You can find it advantageous to feel small. Richard Fisher, a senior news correspondent, examines the benefits of embracing vastness.

About a week after his dad’s death, he was standing at the foot of Yr Wyddfa, also known as Snowdon, in north Wales. That day, as he realized his mortality, he was overwhelmed with emotion. However, at that very moment, allowing his mind to travel upward into the sky and seeing how small he was was cathartic—almost satisfying. We may feel a variety of emotions, such as awe, astonishment, and humility, when we encounter something vastly larger than ourselves. It’s easy to forget that there’s still a vast and mysterious universe out there that hasn’t been explored. Maybe this is because so much of life now is done on a smartphone screen that is a bit bigger than our hands.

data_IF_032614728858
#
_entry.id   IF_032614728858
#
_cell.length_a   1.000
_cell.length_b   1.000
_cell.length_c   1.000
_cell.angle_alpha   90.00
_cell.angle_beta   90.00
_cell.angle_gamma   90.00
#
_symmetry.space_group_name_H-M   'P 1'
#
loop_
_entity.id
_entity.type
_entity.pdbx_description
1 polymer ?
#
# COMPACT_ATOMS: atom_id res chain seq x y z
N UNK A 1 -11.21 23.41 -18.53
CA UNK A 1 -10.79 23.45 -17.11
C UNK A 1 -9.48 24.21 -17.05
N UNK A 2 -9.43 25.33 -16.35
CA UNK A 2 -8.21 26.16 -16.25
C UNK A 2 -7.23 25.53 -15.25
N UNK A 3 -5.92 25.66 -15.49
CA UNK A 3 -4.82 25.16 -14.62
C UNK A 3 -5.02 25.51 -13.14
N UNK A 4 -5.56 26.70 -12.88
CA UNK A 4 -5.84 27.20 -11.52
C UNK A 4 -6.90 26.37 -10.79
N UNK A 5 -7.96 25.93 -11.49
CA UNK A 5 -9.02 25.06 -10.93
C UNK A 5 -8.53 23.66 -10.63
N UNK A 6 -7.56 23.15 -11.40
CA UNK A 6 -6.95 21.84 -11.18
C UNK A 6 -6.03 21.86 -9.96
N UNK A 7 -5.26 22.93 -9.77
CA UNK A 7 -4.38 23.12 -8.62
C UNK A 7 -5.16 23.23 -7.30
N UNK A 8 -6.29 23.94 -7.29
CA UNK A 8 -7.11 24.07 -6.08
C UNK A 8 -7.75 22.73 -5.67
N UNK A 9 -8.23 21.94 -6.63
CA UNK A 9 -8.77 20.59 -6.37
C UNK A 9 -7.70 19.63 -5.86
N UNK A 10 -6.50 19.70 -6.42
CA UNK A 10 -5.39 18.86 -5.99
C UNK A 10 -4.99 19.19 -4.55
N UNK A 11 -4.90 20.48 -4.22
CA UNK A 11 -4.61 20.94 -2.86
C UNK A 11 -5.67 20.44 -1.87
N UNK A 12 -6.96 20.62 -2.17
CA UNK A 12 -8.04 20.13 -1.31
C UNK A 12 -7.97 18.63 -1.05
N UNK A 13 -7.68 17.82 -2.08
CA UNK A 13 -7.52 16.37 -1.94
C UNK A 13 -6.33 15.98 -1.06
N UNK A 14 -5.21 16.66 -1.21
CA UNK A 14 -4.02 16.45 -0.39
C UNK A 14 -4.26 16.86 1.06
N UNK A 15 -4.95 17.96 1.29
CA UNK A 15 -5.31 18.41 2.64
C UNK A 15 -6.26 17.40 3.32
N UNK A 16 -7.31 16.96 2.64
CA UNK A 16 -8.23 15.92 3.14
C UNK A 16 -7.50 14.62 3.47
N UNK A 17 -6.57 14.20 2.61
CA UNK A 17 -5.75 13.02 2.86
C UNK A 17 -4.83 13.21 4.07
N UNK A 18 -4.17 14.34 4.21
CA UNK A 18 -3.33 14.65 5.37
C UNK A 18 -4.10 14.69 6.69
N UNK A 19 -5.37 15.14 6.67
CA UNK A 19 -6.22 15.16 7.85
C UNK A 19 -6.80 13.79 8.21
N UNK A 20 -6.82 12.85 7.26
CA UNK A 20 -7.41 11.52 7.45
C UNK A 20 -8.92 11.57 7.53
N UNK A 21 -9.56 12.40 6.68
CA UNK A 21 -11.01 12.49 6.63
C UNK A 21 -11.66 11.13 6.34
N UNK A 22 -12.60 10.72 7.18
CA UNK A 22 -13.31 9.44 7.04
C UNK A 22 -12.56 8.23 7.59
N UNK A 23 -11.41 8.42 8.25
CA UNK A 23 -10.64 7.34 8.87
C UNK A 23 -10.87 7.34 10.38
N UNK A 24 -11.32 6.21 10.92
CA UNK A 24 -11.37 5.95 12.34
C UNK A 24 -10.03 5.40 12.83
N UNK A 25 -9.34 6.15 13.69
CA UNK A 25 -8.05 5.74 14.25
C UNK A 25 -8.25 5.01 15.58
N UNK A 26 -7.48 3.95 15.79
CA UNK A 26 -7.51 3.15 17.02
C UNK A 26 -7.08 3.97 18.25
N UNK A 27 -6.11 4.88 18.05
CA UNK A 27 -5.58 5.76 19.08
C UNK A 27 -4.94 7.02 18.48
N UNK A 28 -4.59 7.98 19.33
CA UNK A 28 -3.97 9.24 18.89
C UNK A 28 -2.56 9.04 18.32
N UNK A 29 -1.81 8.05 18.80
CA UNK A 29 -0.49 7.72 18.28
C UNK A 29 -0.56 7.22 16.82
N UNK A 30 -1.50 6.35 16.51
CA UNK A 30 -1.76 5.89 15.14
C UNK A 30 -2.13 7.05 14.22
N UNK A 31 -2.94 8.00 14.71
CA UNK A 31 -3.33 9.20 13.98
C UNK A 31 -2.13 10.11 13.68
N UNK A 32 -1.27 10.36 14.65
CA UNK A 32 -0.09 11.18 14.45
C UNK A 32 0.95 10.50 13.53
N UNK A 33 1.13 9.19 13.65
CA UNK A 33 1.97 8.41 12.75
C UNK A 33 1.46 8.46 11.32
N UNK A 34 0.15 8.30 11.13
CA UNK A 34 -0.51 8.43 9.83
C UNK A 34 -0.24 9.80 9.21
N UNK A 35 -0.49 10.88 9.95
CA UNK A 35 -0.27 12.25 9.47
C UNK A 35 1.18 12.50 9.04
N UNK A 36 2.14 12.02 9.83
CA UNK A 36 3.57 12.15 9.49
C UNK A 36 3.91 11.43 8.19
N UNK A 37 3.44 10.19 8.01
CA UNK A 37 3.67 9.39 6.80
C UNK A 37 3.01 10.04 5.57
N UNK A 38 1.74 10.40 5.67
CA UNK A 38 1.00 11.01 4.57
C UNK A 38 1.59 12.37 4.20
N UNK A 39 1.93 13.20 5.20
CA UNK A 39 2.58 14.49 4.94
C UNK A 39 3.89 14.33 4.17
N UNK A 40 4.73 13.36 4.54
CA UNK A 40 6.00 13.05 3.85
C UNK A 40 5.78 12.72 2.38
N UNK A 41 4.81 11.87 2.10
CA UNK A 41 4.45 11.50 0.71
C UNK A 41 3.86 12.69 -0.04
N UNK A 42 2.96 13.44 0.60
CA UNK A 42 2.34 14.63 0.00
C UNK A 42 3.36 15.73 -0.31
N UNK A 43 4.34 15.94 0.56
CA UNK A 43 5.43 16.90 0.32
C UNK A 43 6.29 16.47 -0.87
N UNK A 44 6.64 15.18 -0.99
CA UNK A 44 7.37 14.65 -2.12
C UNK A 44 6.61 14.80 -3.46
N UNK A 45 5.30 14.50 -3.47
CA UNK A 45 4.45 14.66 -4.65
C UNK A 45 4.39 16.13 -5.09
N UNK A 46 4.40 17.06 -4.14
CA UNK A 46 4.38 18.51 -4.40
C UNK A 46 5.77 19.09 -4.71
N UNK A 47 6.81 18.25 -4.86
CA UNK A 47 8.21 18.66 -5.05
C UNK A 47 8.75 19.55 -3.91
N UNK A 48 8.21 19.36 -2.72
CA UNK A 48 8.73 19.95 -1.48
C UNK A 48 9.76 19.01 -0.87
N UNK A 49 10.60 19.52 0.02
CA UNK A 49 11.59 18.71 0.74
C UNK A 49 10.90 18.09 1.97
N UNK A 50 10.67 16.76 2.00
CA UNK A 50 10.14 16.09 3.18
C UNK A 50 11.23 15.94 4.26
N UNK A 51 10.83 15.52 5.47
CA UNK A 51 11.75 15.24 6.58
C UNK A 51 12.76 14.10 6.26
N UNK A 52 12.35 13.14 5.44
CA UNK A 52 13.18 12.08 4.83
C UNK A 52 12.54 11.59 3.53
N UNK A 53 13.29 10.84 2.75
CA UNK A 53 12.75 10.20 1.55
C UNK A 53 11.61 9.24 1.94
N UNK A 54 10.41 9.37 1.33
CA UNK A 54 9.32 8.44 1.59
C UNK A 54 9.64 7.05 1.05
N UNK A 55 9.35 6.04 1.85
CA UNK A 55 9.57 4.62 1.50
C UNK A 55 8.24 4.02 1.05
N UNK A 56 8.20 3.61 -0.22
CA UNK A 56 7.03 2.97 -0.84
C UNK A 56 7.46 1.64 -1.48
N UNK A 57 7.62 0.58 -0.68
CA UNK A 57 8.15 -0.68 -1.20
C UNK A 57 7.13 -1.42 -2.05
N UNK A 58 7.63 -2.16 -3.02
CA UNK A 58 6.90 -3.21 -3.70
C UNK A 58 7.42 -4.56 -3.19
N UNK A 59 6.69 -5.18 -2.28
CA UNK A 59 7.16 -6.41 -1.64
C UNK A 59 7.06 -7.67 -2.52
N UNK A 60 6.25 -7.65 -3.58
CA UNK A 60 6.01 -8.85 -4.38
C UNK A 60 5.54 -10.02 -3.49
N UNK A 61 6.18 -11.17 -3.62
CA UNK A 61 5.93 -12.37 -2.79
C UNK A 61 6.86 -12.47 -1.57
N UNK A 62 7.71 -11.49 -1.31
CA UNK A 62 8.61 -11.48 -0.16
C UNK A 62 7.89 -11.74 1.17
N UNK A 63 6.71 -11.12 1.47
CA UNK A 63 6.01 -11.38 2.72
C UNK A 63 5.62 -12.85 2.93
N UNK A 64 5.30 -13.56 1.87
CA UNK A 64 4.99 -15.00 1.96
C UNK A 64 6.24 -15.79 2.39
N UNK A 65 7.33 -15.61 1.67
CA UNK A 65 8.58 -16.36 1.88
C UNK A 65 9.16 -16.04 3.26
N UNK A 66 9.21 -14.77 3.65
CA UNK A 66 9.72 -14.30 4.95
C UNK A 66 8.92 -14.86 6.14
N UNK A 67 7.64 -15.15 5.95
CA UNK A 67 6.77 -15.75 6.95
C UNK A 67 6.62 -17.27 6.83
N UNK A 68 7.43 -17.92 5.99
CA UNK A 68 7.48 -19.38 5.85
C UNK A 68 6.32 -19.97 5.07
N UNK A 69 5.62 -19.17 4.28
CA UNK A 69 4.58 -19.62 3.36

Frank Keil, a psychologist, asserts that when faced with the unknown, wonder inspires creativity and inquiry. It raises questions about ourselves such as “how, what, where, when, and what if.” It is impossible to take that from us as humans; it is one of our most powerful motivations. With these perspectives and the combined knowledge and creative energy of humanity, we may approach the terrifying unknowns of our time with reverence and care.